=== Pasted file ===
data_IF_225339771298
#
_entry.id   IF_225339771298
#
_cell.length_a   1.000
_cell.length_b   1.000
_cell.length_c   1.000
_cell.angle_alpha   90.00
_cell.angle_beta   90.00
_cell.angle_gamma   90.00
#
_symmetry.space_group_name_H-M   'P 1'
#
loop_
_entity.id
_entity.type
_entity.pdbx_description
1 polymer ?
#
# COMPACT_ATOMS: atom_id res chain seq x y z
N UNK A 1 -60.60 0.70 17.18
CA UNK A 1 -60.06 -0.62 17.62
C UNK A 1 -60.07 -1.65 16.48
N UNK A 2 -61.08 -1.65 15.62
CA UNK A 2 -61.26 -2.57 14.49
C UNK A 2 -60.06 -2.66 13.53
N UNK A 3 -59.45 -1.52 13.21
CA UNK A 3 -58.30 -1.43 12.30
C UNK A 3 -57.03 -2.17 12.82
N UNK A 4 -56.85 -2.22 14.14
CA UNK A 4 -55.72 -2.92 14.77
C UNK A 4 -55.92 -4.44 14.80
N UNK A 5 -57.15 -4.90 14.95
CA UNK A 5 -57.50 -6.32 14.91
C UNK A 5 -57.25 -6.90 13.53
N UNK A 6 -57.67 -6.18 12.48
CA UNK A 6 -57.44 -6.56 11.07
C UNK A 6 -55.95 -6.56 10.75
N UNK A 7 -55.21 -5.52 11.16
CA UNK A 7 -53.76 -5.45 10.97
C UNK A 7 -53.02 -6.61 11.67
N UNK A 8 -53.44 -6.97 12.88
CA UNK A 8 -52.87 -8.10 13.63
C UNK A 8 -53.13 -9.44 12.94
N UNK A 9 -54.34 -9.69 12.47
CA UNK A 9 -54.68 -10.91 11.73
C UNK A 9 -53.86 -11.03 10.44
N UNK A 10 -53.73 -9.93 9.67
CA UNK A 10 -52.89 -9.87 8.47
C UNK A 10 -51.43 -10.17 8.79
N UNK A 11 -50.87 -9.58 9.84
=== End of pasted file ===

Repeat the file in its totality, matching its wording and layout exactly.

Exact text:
data_IF_225339771298
#
_entry.id   IF_225339771298
#
_cell.length_a   1.000
_cell.length_b   1.000
_cell.length_c   1.000
_cell.angle_alpha   90.00
_cell.angle_beta   90.00
_cell.angle_gamma   90.00
#
_symmetry.space_group_name_H-M   'P 1'
#
loop_
_entity.id
_entity.type
_entity.pdbx_description
1 polymer ?
#
# COMPACT_ATOMS: atom_id res chain seq x y z
N UNK A 1 -60.60 0.70 17.18
CA UNK A 1 -60.06 -0.62 17.62
C UNK A 1 -60.07 -1.65 16.48
N UNK A 2 -61.08 -1.65 15.62
CA UNK A 2 -61.26 -2.57 14.49
C UNK A 2 -60.06 -2.66 13.53
N UNK A 3 -59.45 -1.52 13.21
CA UNK A 3 -58.30 -1.43 12.30
C UNK A 3 -57.03 -2.17 12.82
N UNK A 4 -56.85 -2.22 14.14
CA UNK A 4 -55.72 -2.92 14.77
C UNK A 4 -55.92 -4.44 14.80
N UNK A 5 -57.15 -4.90 14.95
CA UNK A 5 -57.50 -6.32 14.91
C UNK A 5 -57.25 -6.90 13.53
N UNK A 6 -57.67 -6.18 12.48
CA UNK A 6 -57.44 -6.56 11.07
C UNK A 6 -55.95 -6.56 10.75
N UNK A 7 -55.21 -5.52 11.16
CA UNK A 7 -53.76 -5.45 10.97
C UNK A 7 -53.02 -6.61 11.67
N UNK A 8 -53.44 -6.97 12.88
CA UNK A 8 -52.87 -8.10 13.63
C UNK A 8 -53.13 -9.44 12.94
N UNK A 9 -54.34 -9.69 12.47
CA UNK A 9 -54.68 -10.91 11.73
C UNK A 9 -53.86 -11.03 10.44
N UNK A 10 -53.73 -9.93 9.67
CA UNK A 10 -52.89 -9.87 8.47
C UNK A 10 -51.43 -10.17 8.79
N UNK A 11 -50.87 -9.58 9.84